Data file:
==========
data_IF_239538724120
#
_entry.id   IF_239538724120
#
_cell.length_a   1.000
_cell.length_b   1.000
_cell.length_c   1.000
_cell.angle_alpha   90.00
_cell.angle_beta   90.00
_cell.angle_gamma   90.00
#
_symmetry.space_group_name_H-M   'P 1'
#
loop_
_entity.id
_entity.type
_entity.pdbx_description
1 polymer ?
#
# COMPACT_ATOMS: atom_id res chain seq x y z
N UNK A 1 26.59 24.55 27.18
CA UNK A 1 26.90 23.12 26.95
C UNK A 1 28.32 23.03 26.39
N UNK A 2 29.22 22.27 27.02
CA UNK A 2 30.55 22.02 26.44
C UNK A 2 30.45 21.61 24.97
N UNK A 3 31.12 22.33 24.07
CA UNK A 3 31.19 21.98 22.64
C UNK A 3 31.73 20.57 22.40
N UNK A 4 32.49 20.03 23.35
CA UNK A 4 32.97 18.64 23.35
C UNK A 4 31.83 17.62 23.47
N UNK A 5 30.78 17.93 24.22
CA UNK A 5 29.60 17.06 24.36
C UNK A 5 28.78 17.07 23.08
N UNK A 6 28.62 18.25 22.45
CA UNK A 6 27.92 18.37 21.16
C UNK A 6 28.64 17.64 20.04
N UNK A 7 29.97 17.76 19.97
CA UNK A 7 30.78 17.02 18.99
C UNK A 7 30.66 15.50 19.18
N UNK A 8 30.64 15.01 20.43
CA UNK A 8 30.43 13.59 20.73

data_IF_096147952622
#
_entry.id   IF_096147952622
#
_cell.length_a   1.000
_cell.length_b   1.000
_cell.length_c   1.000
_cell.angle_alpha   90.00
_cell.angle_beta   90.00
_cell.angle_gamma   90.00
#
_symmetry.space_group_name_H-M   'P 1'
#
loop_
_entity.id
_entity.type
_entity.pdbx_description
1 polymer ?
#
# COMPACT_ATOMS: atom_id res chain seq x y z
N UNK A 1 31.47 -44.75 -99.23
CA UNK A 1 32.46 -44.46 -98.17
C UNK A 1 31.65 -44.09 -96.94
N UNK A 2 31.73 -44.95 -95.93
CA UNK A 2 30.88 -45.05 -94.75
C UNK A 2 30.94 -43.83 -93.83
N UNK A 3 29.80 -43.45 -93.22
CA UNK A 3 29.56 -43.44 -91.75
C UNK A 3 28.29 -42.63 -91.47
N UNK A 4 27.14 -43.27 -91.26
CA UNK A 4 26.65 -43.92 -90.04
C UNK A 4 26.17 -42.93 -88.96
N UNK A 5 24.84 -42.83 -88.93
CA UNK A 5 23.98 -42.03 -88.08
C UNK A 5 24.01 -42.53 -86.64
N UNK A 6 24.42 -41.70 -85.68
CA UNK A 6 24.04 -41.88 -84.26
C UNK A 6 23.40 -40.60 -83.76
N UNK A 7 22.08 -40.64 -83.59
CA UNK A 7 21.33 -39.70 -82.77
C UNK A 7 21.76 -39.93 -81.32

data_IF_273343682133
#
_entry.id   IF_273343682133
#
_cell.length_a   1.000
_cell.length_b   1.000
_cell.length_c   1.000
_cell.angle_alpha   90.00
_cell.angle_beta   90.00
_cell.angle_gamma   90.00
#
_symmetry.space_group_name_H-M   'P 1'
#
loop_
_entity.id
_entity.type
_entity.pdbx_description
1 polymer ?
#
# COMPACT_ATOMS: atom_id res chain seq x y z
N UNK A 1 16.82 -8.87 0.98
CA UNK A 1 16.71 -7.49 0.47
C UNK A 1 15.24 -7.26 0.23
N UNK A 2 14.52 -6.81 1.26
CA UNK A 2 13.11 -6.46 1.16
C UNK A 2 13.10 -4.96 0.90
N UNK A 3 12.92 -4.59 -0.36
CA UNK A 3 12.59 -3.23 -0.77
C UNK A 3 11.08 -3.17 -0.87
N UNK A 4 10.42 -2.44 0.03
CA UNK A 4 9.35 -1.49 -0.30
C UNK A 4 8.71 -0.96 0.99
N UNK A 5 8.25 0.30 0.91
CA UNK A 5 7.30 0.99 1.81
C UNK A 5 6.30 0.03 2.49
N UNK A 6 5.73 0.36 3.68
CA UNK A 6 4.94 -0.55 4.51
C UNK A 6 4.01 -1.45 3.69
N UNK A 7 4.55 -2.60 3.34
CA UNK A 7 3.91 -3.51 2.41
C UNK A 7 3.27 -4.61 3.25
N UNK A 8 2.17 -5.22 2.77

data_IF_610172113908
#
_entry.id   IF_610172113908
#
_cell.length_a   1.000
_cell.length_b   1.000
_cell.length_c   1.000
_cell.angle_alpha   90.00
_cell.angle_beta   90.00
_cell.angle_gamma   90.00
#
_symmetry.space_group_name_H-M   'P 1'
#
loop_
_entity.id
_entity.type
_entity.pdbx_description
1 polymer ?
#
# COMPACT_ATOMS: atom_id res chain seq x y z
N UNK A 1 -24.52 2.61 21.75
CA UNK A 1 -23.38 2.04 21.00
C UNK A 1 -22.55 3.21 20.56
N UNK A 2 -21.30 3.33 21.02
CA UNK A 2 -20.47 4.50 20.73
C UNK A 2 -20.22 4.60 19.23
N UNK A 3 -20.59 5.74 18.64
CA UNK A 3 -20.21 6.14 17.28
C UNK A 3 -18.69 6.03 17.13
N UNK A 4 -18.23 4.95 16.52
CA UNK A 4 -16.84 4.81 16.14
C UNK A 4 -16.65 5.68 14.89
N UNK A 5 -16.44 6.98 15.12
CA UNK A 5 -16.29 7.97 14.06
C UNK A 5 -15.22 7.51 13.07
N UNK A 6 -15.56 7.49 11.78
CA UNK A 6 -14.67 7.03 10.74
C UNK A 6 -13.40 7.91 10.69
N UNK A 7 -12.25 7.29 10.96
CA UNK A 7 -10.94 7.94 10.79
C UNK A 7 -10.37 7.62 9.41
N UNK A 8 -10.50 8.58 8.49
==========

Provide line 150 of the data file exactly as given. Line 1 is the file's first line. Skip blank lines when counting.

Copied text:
N UNK A 2 -21.30 3.33 21.02